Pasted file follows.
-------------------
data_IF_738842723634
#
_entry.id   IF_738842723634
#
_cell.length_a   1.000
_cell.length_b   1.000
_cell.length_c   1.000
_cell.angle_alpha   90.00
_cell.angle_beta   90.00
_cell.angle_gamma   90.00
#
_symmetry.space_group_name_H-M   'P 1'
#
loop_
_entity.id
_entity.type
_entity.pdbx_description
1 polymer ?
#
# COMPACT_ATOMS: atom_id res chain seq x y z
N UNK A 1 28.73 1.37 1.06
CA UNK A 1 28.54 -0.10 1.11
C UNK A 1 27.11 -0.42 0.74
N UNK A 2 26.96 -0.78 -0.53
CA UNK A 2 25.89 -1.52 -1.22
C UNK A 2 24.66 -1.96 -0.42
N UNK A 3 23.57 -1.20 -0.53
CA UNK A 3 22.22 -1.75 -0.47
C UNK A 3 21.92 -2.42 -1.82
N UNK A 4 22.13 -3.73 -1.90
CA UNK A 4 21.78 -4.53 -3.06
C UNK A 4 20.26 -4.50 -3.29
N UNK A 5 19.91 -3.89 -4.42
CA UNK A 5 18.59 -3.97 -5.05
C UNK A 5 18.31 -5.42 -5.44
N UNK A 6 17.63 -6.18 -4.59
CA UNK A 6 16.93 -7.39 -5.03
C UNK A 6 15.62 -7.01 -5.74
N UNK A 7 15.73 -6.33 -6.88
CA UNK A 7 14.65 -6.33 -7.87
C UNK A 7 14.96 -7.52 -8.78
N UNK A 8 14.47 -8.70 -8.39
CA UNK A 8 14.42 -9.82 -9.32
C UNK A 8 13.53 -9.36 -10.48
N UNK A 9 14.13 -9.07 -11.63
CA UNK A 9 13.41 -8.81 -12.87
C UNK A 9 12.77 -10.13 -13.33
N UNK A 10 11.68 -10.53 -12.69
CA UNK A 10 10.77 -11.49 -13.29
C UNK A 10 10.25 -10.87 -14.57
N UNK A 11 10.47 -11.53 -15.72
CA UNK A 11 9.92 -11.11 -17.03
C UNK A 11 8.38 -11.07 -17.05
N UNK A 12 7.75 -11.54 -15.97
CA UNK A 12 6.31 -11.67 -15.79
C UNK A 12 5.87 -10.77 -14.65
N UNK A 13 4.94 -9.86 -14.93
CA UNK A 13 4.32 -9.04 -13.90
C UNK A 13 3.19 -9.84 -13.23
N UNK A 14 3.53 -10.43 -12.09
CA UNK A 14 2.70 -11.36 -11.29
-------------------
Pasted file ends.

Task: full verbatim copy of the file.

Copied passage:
data_IF_738842723634
#
_entry.id   IF_738842723634
#
_cell.length_a   1.000
_cell.length_b   1.000
_cell.length_c   1.000
_cell.angle_alpha   90.00
_cell.angle_beta   90.00
_cell.angle_gamma   90.00
#
_symmetry.space_group_name_H-M   'P 1'
#
loop_
_entity.id
_entity.type
_entity.pdbx_description
1 polymer ?
#
# COMPACT_ATOMS: atom_id res chain seq x y z
N UNK A 1 28.73 1.37 1.06
CA UNK A 1 28.54 -0.10 1.11
C UNK A 1 27.11 -0.42 0.74
N UNK A 2 26.96 -0.78 -0.53
CA UNK A 2 25.89 -1.52 -1.22
C UNK A 2 24.66 -1.96 -0.42
N UNK A 3 23.57 -1.20 -0.53
CA UNK A 3 22.22 -1.75 -0.47
C UNK A 3 21.92 -2.42 -1.82
N UNK A 4 22.13 -3.73 -1.90
CA UNK A 4 21.78 -4.53 -3.06
C UNK A 4 20.26 -4.50 -3.29
N UNK A 5 19.91 -3.89 -4.42
CA UNK A 5 18.59 -3.97 -5.05
C UNK A 5 18.31 -5.42 -5.44
N UNK A 6 17.63 -6.18 -4.59
CA UNK A 6 16.93 -7.39 -5.03
C UNK A 6 15.62 -7.01 -5.74
N UNK A 7 15.73 -6.33 -6.88
CA UNK A 7 14.65 -6.33 -7.87
C UNK A 7 14.96 -7.52 -8.78
N UNK A 8 14.47 -8.70 -8.39
CA UNK A 8 14.42 -9.82 -9.32
C UNK A 8 13.53 -9.36 -10.48
N UNK A 9 14.13 -9.07 -11.63
CA UNK A 9 13.41 -8.81 -12.87
C UNK A 9 12.77 -10.13 -13.33
N UNK A 10 11.68 -10.53 -12.69
CA UNK A 10 10.77 -11.49 -13.29
C UNK A 10 10.25 -10.87 -14.57
N UNK A 11 10.47 -11.53 -15.72
CA UNK A 11 9.92 -11.11 -17.03
C UNK A 11 8.38 -11.07 -17.05
N UNK A 12 7.75 -11.54 -15.97
CA UNK A 12 6.31 -11.67 -15.79
C UNK A 12 5.87 -10.77 -14.65
N UNK A 13 4.94 -9.86 -14.93
CA UNK A 13 4.32 -9.04 -13.90
C UNK A 13 3.19 -9.84 -13.23
N UNK A 14 3.53 -10.43 -12.09
CA UNK A 14 2.70 -11.36 -11.29